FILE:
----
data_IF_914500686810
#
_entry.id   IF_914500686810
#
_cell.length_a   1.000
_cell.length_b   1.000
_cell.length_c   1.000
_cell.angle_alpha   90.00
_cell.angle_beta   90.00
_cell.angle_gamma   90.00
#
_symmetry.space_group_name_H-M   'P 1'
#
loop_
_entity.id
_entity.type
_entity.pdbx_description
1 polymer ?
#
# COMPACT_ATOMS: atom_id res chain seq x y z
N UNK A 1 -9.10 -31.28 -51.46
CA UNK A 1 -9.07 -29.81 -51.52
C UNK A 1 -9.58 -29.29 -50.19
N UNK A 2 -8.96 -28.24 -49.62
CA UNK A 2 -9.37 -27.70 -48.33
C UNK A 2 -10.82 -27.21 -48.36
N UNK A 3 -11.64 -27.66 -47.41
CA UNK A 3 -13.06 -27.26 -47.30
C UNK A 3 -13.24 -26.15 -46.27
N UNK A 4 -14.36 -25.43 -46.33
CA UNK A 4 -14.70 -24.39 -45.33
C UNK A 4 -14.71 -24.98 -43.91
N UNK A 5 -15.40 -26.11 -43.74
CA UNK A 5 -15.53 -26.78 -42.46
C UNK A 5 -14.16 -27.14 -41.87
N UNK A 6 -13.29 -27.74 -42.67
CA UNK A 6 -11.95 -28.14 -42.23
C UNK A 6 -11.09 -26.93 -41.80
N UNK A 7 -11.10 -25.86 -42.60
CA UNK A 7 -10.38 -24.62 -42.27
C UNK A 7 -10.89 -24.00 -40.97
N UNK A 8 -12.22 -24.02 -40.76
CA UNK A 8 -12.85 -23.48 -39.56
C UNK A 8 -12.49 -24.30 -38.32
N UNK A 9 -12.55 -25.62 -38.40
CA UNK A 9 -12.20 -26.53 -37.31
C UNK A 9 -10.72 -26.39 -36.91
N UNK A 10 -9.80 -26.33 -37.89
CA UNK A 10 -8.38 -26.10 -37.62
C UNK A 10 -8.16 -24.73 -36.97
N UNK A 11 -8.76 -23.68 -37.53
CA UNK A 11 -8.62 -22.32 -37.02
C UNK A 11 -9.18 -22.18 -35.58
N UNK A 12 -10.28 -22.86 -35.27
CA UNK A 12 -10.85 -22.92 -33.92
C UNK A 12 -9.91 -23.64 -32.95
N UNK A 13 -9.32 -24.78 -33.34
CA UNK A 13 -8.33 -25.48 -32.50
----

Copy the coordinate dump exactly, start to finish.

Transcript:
data_IF_914500686810
#
_entry.id   IF_914500686810
#
_cell.length_a   1.000
_cell.length_b   1.000
_cell.length_c   1.000
_cell.angle_alpha   90.00
_cell.angle_beta   90.00
_cell.angle_gamma   90.00
#
_symmetry.space_group_name_H-M   'P 1'
#
loop_
_entity.id
_entity.type
_entity.pdbx_description
1 polymer ?
#
# COMPACT_ATOMS: atom_id res chain seq x y z
N UNK A 1 -9.10 -31.28 -51.46
CA UNK A 1 -9.07 -29.81 -51.52
C UNK A 1 -9.58 -29.29 -50.19
N UNK A 2 -8.96 -28.24 -49.62
CA UNK A 2 -9.37 -27.70 -48.33
C UNK A 2 -10.82 -27.21 -48.36
N UNK A 3 -11.64 -27.66 -47.41
CA UNK A 3 -13.06 -27.26 -47.30
C UNK A 3 -13.24 -26.15 -46.27
N UNK A 4 -14.36 -25.43 -46.33
CA UNK A 4 -14.70 -24.39 -45.33
C UNK A 4 -14.71 -24.98 -43.91
N UNK A 5 -15.40 -26.11 -43.74
CA UNK A 5 -15.53 -26.78 -42.46
C UNK A 5 -14.16 -27.14 -41.87
N UNK A 6 -13.29 -27.74 -42.67
CA UNK A 6 -11.95 -28.14 -42.23
C UNK A 6 -11.09 -26.93 -41.80
N UNK A 7 -11.10 -25.86 -42.60
CA UNK A 7 -10.38 -24.62 -42.27
C UNK A 7 -10.89 -24.00 -40.97
N UNK A 8 -12.22 -24.02 -40.76
CA UNK A 8 -12.85 -23.48 -39.56
C UNK A 8 -12.49 -24.30 -38.32
N UNK A 9 -12.55 -25.62 -38.40
CA UNK A 9 -12.20 -26.53 -37.31
C UNK A 9 -10.72 -26.39 -36.91
N UNK A 10 -9.80 -26.33 -37.89
CA UNK A 10 -8.38 -26.10 -37.62
C UNK A 10 -8.16 -24.73 -36.97
N UNK A 11 -8.76 -23.68 -37.53
CA UNK A 11 -8.62 -22.32 -37.02
C UNK A 11 -9.18 -22.18 -35.58
N UNK A 12 -10.28 -22.86 -35.27
CA UNK A 12 -10.85 -22.92 -33.92
C UNK A 12 -9.91 -23.64 -32.95
N UNK A 13 -9.32 -24.78 -33.34
CA UNK A 13 -8.33 -25.48 -32.50